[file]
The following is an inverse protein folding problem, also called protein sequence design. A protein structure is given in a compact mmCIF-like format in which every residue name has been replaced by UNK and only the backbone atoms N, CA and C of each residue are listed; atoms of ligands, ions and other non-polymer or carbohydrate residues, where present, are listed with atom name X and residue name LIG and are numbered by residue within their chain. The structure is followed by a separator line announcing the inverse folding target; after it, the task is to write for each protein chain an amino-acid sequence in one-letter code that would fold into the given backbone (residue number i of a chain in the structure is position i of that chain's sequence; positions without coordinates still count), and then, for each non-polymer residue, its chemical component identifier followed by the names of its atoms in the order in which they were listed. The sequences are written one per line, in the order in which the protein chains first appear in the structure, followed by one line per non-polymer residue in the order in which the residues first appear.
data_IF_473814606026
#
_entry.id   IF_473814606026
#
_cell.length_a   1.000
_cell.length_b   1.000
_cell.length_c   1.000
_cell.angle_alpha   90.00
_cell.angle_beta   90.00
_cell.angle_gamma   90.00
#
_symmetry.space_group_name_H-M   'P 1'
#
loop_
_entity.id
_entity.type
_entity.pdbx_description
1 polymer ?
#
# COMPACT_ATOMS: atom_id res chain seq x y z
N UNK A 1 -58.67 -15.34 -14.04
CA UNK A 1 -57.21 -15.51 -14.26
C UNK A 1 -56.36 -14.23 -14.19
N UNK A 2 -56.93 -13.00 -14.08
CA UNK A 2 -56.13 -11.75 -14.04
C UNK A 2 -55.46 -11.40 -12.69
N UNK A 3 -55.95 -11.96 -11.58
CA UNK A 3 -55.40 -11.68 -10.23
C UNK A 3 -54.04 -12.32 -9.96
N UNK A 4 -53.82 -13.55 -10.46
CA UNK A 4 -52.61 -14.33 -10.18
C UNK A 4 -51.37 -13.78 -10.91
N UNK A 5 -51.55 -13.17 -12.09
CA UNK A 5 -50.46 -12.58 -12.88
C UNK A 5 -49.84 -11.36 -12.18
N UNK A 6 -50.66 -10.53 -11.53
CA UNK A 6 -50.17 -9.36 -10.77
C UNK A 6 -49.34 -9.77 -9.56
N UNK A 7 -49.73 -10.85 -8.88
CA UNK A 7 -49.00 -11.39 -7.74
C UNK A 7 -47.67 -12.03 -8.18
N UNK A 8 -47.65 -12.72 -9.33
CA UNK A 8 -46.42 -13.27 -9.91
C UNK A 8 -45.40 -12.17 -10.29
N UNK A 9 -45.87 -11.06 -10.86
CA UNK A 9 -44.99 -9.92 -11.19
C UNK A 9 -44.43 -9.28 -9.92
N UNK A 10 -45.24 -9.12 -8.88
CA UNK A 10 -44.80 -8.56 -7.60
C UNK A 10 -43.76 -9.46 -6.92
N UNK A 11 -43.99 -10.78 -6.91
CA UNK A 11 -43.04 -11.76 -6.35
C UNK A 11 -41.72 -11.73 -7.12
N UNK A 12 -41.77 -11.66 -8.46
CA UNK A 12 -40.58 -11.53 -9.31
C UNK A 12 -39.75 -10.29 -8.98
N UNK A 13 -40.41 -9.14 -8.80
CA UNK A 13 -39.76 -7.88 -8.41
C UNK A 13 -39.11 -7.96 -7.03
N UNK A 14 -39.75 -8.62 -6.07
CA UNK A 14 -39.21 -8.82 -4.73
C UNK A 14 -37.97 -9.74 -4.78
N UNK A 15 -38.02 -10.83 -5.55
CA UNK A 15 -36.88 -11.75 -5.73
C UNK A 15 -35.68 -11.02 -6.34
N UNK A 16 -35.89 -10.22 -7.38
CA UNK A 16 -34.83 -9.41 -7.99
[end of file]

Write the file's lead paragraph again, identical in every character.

The following is an inverse protein folding problem, also called protein sequence design. A protein structure is given in a compact mmCIF-like format in which every residue name has been replaced by UNK and only the backbone atoms N, CA and C of each residue are listed; atoms of ligands, ions and other non-polymer or carbohydrate residues, where present, are listed with atom name X and residue name LIG and are numbered by residue within their chain. The structure is followed by a separator line announcing the inverse folding target; after it, the task is to write for each protein chain an amino-acid sequence in one-letter code that would fold into the given backbone (residue number i of a chain in the structure is position i of that chain's sequence; positions without coordinates still count), and then, for each non-polymer residue, its chemical component identifier followed by the names of its atoms in the order in which they were listed. The sequences are written one per line, in the order in which the protein chains first appear in the structure, followed by one line per non-polymer residue in the order in which the residues first appear.